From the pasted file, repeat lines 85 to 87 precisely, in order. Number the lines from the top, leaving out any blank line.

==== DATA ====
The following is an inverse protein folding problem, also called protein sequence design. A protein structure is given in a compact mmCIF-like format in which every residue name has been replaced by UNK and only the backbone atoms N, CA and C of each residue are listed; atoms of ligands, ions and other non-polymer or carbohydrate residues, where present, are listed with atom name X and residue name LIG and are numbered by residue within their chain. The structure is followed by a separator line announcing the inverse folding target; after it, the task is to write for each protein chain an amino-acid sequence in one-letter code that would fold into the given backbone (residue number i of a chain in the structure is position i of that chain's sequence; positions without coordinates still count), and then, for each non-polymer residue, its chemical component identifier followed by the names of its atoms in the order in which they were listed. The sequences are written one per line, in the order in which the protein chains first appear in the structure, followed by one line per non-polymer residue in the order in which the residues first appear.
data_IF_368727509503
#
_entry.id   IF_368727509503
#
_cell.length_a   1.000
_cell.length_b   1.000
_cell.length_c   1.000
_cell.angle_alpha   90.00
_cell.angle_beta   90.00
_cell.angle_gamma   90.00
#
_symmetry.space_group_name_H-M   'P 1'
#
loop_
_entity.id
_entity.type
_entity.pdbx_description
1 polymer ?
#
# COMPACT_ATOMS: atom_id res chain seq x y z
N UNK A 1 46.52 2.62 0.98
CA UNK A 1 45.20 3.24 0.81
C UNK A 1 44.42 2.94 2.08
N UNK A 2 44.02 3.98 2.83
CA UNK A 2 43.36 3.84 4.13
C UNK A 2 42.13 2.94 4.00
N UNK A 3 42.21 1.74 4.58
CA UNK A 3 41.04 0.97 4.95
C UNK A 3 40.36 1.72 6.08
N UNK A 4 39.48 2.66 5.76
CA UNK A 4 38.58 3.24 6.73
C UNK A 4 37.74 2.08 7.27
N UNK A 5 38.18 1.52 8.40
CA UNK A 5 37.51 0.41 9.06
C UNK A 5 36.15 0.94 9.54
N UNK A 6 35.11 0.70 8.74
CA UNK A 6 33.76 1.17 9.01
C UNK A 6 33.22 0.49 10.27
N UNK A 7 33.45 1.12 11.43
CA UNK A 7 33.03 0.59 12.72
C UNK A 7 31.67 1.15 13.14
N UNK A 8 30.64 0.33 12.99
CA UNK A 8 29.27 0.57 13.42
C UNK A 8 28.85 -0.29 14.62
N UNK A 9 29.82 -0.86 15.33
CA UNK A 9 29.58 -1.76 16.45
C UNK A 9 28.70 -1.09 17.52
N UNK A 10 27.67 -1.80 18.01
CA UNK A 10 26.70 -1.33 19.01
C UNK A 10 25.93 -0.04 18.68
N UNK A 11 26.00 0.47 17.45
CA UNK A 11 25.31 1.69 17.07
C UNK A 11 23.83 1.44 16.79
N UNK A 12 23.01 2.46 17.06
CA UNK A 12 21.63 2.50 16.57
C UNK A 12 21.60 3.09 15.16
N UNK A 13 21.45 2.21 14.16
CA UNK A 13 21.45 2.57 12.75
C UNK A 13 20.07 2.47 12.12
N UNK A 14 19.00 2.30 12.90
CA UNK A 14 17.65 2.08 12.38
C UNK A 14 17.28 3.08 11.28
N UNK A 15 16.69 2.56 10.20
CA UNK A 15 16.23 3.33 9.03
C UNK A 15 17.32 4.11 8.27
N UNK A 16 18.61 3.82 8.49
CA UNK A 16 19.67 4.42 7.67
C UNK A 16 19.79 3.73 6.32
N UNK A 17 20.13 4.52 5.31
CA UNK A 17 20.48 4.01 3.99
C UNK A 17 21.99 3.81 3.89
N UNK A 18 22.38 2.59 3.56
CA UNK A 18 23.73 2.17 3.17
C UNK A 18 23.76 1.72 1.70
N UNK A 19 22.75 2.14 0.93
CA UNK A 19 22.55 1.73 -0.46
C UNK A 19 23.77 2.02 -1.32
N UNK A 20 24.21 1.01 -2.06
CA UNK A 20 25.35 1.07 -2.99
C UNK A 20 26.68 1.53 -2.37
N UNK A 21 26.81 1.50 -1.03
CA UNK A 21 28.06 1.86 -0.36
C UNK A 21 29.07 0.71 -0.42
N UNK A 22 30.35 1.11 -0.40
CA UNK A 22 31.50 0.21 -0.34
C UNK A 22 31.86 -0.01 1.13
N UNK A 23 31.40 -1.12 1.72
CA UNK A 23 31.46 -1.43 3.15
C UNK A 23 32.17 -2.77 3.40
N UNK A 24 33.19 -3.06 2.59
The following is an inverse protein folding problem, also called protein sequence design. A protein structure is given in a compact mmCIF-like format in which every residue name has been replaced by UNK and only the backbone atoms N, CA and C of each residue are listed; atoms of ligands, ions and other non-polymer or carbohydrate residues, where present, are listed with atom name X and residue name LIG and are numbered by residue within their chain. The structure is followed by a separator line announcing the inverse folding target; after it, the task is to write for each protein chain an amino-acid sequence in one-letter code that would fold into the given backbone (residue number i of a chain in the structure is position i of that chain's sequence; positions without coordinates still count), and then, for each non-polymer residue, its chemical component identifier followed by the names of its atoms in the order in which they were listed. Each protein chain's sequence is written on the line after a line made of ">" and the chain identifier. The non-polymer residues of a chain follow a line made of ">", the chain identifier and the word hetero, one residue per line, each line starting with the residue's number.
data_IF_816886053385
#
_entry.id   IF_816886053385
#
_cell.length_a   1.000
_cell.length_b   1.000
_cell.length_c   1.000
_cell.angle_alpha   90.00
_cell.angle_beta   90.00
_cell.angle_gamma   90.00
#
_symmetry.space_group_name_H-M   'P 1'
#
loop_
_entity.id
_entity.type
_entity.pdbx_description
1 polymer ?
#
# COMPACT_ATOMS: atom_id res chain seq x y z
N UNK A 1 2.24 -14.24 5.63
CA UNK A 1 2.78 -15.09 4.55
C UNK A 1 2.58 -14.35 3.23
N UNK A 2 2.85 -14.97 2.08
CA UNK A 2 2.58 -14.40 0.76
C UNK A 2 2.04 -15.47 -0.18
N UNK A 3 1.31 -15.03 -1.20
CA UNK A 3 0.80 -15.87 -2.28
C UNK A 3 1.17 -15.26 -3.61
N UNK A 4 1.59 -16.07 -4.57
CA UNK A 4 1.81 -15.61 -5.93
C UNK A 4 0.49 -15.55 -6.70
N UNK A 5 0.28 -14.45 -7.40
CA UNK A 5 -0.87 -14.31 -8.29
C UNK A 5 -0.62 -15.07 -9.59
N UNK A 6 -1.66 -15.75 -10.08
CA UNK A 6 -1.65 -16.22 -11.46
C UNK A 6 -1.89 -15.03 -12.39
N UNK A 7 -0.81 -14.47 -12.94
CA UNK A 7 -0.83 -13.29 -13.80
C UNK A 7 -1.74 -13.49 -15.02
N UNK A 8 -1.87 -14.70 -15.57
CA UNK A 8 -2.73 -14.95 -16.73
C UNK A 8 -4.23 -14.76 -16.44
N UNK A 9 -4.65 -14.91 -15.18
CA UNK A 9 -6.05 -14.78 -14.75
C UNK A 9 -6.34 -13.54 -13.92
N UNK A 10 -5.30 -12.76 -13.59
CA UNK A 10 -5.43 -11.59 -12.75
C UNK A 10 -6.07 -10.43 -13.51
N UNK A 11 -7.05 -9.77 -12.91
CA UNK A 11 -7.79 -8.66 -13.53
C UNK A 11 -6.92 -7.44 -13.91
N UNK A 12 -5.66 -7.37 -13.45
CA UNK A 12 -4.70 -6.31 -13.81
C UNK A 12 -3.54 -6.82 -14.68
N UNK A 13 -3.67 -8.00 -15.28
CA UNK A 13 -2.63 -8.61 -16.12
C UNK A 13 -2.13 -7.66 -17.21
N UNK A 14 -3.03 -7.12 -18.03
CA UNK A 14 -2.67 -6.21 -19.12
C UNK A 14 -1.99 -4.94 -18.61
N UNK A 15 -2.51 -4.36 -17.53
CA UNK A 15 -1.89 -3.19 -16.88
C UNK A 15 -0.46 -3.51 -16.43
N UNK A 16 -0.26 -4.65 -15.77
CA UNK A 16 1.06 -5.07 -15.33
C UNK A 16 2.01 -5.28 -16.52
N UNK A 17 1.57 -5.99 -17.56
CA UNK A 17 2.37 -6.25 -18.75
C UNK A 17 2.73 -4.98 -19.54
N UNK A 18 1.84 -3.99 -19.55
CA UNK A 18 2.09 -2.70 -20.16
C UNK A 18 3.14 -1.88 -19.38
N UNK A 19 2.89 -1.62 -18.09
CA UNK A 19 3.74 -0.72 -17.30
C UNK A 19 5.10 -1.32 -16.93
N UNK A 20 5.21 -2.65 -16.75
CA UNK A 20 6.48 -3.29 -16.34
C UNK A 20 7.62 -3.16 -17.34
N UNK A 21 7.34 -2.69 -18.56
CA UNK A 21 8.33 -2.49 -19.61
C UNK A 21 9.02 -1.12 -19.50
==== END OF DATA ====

N UNK A 22 30.35 1.11 -0.40
CA UNK A 22 31.50 0.21 -0.34
C UNK A 22 31.86 -0.01 1.13